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Patsy Cunningham
most recent 13 APR 15 HIDE POSTS
 
Initial post 13 APR 15 by Patsy & Ed Cunningham
renewed my premium membership, logged out and back in. Still can't do multiple criteria searches?
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Reply #1 of 3 posted 13 APR 15 by HMF Admin
You certainly should be able to. Issues like this are almost always related to having multiple member accounts; please be sure to be signed into this member account.

If you continue to have a problem, please contact the support department directly with details of the specific search (which search with what criteria) you are unable to perform.
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Reply #2 of 3 posted 13 APR 15 by Patsy & Ed Cunningham
Thanks, it is now working
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Reply #3 of 3 posted 13 APR 15 by HMF Admin
Thank YOU for supporting HMF!
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most recent 2 FEB 14 SHOW ALL
 
Initial post 19 AUG 04 by Patsy & Ed Cunningham
It appears that the variety being sold as Kitchener of Khartoum is incorrect .It is a single according to the older sources or at most a semi double. Does anyone know a source that fits that description?
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Reply #1 of 1 posted 2 FEB 14 by Darrell
The photo of 'K of K' in The Rose Annual of 1917 (England), the year the rose was introduced, shows two blooms, both of them clearly semi-double with 12 or 13 petals.

Of all the sources listed in References here, only one (1925) describes it as single. All others describe it as semi-single or semi-double.
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most recent 11 APR 13 SHOW ALL
 
Initial post 15 JUN 09 by Jeff Britt
According to the Kordes website, this rose has an ADR from 1999.
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Reply #1 of 3 posted 16 JUN 09 by jedmar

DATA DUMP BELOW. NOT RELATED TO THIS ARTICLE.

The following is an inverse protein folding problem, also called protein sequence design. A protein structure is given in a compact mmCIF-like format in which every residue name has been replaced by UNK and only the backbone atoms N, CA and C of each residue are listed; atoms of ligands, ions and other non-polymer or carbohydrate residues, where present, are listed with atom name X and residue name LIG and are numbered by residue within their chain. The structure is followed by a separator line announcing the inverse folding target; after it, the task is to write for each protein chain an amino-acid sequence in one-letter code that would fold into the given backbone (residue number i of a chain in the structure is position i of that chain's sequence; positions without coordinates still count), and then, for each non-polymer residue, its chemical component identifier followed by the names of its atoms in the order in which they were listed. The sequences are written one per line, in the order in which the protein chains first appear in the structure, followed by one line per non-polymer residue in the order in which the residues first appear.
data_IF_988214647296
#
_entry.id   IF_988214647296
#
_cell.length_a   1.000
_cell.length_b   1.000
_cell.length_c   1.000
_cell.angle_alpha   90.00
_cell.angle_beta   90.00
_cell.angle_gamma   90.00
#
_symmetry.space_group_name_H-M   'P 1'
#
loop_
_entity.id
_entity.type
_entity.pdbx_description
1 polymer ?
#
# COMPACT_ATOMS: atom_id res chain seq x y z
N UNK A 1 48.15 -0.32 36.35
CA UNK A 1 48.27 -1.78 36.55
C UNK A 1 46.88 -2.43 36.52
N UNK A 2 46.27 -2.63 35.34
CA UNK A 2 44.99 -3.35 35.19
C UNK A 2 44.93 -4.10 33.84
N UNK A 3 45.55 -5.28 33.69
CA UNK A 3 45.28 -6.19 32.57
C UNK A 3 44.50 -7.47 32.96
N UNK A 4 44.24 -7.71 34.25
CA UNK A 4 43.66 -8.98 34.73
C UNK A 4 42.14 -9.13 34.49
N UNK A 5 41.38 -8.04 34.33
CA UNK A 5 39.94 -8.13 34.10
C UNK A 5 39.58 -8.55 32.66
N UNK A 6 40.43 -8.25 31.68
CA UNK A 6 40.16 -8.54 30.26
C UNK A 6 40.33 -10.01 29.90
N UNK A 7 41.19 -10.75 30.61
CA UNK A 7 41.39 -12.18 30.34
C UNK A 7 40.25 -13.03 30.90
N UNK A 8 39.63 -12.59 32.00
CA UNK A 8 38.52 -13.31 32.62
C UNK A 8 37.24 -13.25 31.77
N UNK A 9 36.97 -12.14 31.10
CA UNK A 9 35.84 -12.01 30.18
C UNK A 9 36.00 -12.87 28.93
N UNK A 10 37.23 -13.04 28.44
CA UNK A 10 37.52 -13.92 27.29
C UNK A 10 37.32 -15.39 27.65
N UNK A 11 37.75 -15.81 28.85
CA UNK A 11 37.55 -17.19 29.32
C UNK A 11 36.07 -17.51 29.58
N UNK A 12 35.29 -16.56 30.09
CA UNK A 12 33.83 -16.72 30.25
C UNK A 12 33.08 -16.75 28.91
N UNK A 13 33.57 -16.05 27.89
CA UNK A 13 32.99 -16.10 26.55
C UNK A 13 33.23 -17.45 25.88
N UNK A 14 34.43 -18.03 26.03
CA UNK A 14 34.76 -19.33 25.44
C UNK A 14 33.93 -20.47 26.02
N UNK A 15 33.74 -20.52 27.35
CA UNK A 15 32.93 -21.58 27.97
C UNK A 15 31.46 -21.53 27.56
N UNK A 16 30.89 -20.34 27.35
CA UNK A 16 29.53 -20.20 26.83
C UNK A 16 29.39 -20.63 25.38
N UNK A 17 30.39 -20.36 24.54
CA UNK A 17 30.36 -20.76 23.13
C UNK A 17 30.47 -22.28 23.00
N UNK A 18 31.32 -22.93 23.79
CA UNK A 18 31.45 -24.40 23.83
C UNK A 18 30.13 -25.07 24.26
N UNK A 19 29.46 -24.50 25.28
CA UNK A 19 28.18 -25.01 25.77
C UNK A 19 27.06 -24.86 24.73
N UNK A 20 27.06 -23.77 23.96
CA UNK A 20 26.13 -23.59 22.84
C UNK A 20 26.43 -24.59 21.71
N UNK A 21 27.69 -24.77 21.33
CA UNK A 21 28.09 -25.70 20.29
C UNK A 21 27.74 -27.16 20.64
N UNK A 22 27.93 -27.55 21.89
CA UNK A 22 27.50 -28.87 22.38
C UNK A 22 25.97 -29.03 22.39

Thank you.
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Reply #2 of 3 posted 10 APR 13 by Patsy & Ed Cunningham
I bought it from Ashdown some years ago. The alternative name on the original tag is Sweet Vigorosa
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Reply #3 of 3 posted 11 APR 13 by HMF Admin
Hi, if you look on the main (first tab) of any plant listing, the name is listed in the heading and the various synonyms are listed just below the "Availability:" section.
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most recent 12 OCT 12 SHOW ALL
 
Initial post 6 MAR 08 by bob diller
Beautiful rose, but I'm finding Kordes roses hate even a little shade during the day. This rose has taken 5 years to get 4 feet tall. It and Dublin Bay both need moved, but I really am pretty lazy about relocating roses once they are planted. I always look at the roses that overcome some of the poor locations I've given them and wonder why some do splendid regardless, and others seem unable to cope with a less than perfect location. I will say, multiflora ramblers are my pick for less than ideal locations, they seem to have vigor to spare and bloom like crazy with as little as 5 hours sun a day.
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Reply #1 of 4 posted 7 MAR 08 by HMF Admin